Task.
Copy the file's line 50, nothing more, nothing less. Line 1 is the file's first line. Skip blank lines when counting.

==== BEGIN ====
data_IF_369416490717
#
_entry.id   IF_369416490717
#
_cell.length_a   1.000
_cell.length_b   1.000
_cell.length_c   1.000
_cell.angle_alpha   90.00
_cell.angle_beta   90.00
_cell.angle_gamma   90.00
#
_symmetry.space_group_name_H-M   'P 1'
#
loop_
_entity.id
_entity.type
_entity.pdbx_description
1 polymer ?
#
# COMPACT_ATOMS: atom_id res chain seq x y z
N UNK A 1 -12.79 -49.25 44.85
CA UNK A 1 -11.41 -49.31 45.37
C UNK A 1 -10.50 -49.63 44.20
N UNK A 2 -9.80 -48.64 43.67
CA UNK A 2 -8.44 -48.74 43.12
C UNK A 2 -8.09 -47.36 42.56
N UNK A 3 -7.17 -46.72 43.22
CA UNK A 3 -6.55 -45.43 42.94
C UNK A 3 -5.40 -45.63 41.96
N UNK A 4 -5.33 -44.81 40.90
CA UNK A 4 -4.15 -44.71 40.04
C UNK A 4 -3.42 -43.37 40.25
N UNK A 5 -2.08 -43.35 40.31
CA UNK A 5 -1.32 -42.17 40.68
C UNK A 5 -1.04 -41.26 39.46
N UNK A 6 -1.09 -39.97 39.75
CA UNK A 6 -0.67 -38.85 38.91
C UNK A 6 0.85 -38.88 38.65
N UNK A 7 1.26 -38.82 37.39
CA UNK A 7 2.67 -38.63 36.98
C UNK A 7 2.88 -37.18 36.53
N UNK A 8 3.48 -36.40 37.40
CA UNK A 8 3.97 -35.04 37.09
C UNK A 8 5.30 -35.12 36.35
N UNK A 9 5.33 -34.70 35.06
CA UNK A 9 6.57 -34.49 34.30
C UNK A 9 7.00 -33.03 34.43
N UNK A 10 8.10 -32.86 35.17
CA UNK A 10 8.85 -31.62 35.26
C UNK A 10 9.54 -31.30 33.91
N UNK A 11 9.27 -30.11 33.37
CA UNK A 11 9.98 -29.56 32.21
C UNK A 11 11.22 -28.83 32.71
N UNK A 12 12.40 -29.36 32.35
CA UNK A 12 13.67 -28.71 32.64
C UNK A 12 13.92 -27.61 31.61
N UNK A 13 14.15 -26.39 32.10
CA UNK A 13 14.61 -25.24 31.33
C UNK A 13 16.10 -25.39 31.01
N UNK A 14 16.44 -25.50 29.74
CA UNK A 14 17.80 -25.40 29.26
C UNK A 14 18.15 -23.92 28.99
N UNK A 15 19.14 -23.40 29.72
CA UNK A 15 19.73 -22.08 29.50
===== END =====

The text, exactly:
C UNK A 10 9.54 -31.30 33.91